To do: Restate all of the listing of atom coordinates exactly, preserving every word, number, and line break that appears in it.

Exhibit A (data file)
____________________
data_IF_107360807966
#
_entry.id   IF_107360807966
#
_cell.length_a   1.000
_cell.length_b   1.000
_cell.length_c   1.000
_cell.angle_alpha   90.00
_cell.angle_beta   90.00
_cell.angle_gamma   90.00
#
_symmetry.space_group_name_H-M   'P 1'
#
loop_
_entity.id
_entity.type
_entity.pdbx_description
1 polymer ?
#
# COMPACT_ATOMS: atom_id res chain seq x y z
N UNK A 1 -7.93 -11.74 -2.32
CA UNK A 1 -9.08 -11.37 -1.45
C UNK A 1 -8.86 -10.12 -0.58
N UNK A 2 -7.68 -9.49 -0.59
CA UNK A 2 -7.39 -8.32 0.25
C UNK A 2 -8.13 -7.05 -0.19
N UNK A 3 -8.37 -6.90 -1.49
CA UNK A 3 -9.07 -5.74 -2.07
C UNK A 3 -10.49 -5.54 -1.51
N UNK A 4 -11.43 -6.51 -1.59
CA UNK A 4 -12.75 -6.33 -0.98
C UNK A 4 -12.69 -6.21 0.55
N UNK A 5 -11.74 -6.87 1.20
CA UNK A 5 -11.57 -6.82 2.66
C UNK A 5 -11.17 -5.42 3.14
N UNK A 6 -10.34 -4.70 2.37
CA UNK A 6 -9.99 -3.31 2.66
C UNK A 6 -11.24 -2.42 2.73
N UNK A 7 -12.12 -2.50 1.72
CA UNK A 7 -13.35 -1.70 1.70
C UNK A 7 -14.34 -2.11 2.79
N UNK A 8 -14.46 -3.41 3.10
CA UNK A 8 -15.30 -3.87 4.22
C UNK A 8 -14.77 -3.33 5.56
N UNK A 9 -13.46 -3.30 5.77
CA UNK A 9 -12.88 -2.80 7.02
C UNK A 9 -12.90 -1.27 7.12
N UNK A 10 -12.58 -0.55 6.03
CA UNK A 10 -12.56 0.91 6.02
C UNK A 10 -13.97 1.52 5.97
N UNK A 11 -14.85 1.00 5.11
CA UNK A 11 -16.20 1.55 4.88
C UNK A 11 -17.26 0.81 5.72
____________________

data_IF_107360807966
#
_entry.id   IF_107360807966
#
_cell.length_a   1.000
_cell.length_b   1.000
_cell.length_c   1.000
_cell.angle_alpha   90.00
_cell.angle_beta   90.00
_cell.angle_gamma   90.00
#
_symmetry.space_group_name_H-M   'P 1'
#
loop_
_entity.id
_entity.type
_entity.pdbx_description
1 polymer ?
#
# COMPACT_ATOMS: atom_id res chain seq x y z
N UNK A 1 -7.93 -11.74 -2.32
CA UNK A 1 -9.08 -11.37 -1.45
C UNK A 1 -8.86 -10.12 -0.58
N UNK A 2 -7.68 -9.49 -0.59
CA UNK A 2 -7.39 -8.32 0.25
C UNK A 2 -8.13 -7.05 -0.19
N UNK A 3 -8.37 -6.90 -1.49
CA UNK A 3 -9.07 -5.74 -2.07
C UNK A 3 -10.49 -5.54 -1.51
N UNK A 4 -11.43 -6.51 -1.59
CA UNK A 4 -12.75 -6.33 -0.98
C UNK A 4 -12.69 -6.21 0.55
N UNK A 5 -11.74 -6.87 1.20
CA UNK A 5 -11.57 -6.82 2.66
C UNK A 5 -11.17 -5.42 3.14
N UNK A 6 -10.34 -4.70 2.37
CA UNK A 6 -9.99 -3.31 2.66
C UNK A 6 -11.24 -2.42 2.73
N UNK A 7 -12.12 -2.50 1.72
CA UNK A 7 -13.35 -1.70 1.70
C UNK A 7 -14.34 -2.11 2.79
N UNK A 8 -14.46 -3.41 3.10
CA UNK A 8 -15.30 -3.87 4.22
C UNK A 8 -14.77 -3.33 5.56
N UNK A 9 -13.46 -3.30 5.77
CA UNK A 9 -12.88 -2.80 7.02
C UNK A 9 -12.90 -1.27 7.12
N UNK A 10 -12.58 -0.55 6.03
CA UNK A 10 -12.56 0.91 6.02
C UNK A 10 -13.97 1.52 5.97
N UNK A 11 -14.85 1.00 5.11
CA UNK A 11 -16.20 1.55 4.88
C UNK A 11 -17.26 0.81 5.72